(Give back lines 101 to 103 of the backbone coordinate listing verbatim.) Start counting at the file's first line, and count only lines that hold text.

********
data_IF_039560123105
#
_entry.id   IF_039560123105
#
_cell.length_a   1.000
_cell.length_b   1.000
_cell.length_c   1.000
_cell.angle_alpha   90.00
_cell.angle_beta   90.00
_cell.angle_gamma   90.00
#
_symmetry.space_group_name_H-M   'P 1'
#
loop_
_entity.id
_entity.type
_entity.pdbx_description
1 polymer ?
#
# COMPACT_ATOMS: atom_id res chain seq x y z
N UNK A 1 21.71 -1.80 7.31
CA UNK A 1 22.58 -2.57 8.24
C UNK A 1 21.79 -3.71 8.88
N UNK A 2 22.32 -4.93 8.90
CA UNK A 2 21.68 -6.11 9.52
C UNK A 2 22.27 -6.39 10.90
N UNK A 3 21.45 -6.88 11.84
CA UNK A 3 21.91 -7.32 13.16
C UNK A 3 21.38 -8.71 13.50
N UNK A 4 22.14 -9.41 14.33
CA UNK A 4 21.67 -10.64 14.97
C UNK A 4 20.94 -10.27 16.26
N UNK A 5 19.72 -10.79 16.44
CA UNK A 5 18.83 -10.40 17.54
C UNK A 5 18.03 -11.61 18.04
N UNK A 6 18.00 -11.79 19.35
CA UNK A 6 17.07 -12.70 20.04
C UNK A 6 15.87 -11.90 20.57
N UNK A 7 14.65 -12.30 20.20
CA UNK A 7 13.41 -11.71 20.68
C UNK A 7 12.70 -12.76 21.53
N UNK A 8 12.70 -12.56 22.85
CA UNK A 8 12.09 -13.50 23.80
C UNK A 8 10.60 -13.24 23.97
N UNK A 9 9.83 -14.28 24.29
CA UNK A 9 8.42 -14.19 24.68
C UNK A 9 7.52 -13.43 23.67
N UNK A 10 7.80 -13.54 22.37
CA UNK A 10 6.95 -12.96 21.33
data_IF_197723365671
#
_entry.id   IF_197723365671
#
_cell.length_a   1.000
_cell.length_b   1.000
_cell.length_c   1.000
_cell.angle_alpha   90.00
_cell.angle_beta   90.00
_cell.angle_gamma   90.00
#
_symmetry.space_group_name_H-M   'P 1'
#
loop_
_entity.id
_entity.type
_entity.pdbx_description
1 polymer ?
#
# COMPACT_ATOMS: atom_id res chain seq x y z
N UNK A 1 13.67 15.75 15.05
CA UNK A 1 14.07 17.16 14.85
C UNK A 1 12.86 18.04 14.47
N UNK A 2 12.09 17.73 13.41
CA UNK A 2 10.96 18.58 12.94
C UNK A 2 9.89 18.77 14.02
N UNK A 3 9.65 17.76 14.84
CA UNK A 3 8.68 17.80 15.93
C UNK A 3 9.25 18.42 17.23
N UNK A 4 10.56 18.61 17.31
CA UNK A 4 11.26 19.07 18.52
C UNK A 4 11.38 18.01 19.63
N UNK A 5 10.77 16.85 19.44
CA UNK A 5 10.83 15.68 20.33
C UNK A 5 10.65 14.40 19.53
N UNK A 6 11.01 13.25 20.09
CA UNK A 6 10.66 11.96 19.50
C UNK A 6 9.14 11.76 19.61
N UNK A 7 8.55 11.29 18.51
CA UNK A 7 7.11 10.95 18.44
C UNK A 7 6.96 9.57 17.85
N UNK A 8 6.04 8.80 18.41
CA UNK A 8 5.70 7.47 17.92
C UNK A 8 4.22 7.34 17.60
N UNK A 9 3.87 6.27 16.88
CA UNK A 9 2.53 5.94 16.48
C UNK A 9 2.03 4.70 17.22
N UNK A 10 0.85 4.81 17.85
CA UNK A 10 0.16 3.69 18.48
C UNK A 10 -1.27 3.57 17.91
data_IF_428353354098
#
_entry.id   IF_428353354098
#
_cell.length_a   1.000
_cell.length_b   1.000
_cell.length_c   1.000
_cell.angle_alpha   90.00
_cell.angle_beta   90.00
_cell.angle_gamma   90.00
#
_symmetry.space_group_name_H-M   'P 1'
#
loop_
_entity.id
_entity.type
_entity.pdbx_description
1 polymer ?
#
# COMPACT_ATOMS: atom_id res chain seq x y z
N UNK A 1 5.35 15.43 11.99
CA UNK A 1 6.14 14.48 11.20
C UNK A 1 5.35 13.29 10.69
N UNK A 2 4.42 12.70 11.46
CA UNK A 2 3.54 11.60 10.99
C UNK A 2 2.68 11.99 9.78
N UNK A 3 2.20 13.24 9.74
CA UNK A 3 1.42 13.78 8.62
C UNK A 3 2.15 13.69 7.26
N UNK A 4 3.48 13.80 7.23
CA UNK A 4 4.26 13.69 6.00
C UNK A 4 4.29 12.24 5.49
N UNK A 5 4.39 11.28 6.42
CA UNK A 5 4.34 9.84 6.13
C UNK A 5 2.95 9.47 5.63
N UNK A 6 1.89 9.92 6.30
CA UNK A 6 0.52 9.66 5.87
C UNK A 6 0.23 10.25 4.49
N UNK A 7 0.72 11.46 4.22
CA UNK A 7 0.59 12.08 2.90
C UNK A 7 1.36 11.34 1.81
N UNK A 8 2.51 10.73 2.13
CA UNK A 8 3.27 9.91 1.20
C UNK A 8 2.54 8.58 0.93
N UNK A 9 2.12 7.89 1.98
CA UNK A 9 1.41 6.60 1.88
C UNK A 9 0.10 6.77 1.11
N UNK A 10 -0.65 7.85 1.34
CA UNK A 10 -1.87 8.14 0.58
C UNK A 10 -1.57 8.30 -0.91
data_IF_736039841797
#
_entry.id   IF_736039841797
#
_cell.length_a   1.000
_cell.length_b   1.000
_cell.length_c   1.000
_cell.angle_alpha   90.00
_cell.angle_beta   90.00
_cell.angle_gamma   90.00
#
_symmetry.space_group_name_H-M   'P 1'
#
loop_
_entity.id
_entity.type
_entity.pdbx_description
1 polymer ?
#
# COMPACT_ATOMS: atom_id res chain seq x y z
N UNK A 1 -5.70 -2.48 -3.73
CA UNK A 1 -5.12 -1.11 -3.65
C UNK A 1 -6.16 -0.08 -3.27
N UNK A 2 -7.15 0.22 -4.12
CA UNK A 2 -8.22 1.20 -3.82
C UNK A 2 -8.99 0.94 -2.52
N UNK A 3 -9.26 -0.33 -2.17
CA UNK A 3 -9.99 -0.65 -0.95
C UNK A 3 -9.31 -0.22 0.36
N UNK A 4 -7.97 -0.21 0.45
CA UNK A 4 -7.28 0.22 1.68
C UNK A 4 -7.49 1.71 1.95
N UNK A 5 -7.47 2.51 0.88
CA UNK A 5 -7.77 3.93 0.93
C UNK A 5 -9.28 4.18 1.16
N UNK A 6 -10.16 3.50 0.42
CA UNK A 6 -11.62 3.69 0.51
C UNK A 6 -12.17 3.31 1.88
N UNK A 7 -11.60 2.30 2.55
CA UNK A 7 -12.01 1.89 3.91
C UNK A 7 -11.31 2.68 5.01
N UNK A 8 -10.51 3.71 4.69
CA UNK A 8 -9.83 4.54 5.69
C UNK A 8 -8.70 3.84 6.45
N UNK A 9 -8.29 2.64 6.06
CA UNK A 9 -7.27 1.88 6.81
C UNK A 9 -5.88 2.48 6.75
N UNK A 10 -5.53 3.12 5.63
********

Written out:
#
_entry.id   IF_428353354098
#